The Future of Smart Blinds – Review Geek
Smart blinds (or smart shades) are one of my favorite smart home accessories I own. But they tend to be very expensive, very slow, noisy and often require another smart home hub. Eve’s new MotionBlinds solve most of these problems in one great package.
Here’s what we like
- Quiet and reasonably fast
And what we don’t do
- Apple only (for now)
Before I get into the full review, though, I want to cover a moment of transparency. This is the second review unit Eve sent me. The first did not work on arrival, all attempts to set up the blinds failed. Upon confirmation, the roller would go up and down a few inches, then stop and I would get a failure message. Upon closer inspection, I discovered that the antenna wires had wrapped around the motor and one had been ripped from the unit. Eve tells me this is a design flaw and will be fixed in the final selling unit.
The first wire-enabled smart shades
Eve is far from the first company to offer smart motorized roller shades, but what makes this particular set unique is the Thread capability. If you’re unfamiliar with Thread, it’s a smart home protocol that communicates over Wi-Fi to form a mesh network. Thread runs very fast under the right circumstances and avoids cloud communications. Considering how many cloud-based smart home companies have gone out of business over the past few years, that’s heartening.
Eve also promises that, thanks in part to Thread, MotionBlinds will support the Matter smart home protocol when it arrives later this year. That should allow it to eventually work with Google, Alexa, and just about any other company that has promised to work with Matter (which is most smart home companies out there). But for now, it’s limited to HomeKit and Siri. Sorry Android, Google Assistant and Alexa fans.
Installation is a snap
I want to commend Eve for making the setup process so easy. However, I cannot speak to all aspects. Eve sent me a review kit that included a specialist bracket so I could test without installing the blinds at home. After this review, I have to send them back, so I appreciate this opportunity to avoid unnecessary drilling holes in my walls.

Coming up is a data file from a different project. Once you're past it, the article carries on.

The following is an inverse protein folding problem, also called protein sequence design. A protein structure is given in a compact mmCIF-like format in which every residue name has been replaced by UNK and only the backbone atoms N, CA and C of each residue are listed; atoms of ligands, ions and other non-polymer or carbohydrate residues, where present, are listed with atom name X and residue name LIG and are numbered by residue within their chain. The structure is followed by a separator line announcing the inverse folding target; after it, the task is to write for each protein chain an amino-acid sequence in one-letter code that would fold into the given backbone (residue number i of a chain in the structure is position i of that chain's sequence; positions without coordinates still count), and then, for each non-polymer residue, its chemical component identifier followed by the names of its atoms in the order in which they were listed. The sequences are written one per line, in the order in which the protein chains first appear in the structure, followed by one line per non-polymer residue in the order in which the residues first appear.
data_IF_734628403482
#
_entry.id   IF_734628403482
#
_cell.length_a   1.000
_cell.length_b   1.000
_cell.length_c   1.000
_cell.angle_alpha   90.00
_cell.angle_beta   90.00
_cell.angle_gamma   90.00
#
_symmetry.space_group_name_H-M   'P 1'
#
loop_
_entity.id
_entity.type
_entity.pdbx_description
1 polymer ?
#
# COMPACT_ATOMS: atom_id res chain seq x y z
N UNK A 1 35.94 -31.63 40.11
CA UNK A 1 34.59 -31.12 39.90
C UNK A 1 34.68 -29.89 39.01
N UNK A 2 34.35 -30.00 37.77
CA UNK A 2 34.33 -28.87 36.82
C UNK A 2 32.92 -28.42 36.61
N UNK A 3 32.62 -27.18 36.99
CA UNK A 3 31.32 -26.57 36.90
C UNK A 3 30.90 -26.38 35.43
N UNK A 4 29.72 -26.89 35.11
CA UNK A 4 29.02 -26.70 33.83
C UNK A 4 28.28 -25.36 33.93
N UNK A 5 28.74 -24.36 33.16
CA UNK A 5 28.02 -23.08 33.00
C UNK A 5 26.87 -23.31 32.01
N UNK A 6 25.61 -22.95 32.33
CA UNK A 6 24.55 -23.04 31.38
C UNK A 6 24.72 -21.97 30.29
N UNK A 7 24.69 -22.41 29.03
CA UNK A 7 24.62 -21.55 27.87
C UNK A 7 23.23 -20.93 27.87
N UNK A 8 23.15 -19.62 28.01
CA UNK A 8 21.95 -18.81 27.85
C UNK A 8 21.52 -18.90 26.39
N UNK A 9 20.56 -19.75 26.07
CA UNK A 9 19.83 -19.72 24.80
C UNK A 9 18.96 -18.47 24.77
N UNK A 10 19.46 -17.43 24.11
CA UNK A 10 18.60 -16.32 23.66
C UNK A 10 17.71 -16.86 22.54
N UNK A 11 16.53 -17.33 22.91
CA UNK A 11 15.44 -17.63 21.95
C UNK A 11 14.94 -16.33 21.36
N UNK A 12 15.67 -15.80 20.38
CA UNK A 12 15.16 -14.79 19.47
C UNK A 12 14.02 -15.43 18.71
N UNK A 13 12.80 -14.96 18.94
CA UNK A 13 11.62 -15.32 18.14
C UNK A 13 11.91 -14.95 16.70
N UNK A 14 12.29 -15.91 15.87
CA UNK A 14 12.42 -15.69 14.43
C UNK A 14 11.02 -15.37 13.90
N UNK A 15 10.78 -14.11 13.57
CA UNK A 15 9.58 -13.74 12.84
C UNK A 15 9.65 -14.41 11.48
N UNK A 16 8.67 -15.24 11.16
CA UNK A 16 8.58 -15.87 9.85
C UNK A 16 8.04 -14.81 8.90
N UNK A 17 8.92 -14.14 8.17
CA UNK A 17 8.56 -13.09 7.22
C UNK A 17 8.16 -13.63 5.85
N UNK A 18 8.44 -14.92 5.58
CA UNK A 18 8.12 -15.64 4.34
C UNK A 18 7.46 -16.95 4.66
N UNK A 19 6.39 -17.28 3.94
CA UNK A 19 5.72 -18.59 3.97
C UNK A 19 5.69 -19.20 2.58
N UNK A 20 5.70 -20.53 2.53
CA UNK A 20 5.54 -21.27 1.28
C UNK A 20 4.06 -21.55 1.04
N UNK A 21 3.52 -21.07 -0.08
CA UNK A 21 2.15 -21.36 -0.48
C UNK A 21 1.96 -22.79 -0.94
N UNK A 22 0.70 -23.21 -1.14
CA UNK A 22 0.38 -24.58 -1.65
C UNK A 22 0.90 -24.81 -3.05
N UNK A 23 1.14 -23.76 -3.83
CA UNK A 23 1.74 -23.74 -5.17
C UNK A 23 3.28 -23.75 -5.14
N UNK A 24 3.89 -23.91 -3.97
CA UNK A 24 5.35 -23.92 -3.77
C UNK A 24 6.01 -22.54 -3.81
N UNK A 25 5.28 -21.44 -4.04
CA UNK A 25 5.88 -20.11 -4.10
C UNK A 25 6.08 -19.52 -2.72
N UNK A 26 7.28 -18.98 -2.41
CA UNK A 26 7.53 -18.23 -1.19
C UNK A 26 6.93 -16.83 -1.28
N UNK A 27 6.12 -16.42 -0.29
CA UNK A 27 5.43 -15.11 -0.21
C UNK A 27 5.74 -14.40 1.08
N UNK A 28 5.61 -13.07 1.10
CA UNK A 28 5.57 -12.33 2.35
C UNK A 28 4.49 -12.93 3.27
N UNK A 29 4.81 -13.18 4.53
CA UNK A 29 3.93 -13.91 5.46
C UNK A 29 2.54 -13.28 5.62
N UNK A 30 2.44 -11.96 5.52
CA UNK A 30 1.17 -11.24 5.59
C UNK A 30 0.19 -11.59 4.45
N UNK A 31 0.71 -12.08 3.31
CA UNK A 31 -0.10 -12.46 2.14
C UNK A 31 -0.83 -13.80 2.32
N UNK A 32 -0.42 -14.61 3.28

But that means I couldn’t experience the hardware installation process. From what I can see in the instructions and the hardware itself, it shouldn’t be too difficult. Just find good mounting points and screw in some screws. Without actually trying it, though, I can’t say there isn’t any unexpected difficulty that isn’t obvious.
As for getting the MotionBlinds up and running, it couldn’t be easier. You will plug in the Smart Shades with a USB-C cable for the first time setup. Once charged, download the optional Eve app and open it, point your iPhone (or iPad if you want) camera at a QR code and follow the instructions. If you want to skip the Eve app, you can just launch the HomeKit app instead. I recommend the Eve app though, as it makes it easy to customize your shades. During setup, it will prompt you to set fully closed and open positions and a favorite preset.
If you do all of this it will automatically appear in the HomeKit app, so I see no reason not to use the Eve app; other than having one more app on your device, you will just be hiding in a folder. The preferred position is a nice touch, as I tend to keep my existing smart blinds open at a specific point each day that provides light but prevents glare.
You will find the QR code attached to a drawstring, and after installation you can hide it in the plastic end. If you ever need it again, it’s easy to remove. It’s a good idea compared to other companies that rely on inconsistent NFC or printed QR codes that you’ll lose (looking at you, Nanoleaf). The drawstring isn’t a waste either! It acts as a physical controller. Pull once to open or close, or pull and hold for five seconds to open to your saved favorite position.
Best of all, you don’t need a hub. Both IKEA and Lutron require hubs, which is just one more thing to set up and plug in somewhere. What you might want, for better performance, is a Thread Border router. HomePod lights or Nanoleaf Shapes will do.
A little fast and quiet
So how do smart shades work? Pretty good, if you ask me. I currently have IKEA’s FYRTUR smart blinds in my house, which makes for a decent comparison. I had hoped that Thread would contribute to faster speeds, but it didn’t quite work. While I was hoping for an instant “I press the button and it goes away” response, as you often see with Thread, it tended to be slower than that. Hardly different from my IKEA curtains.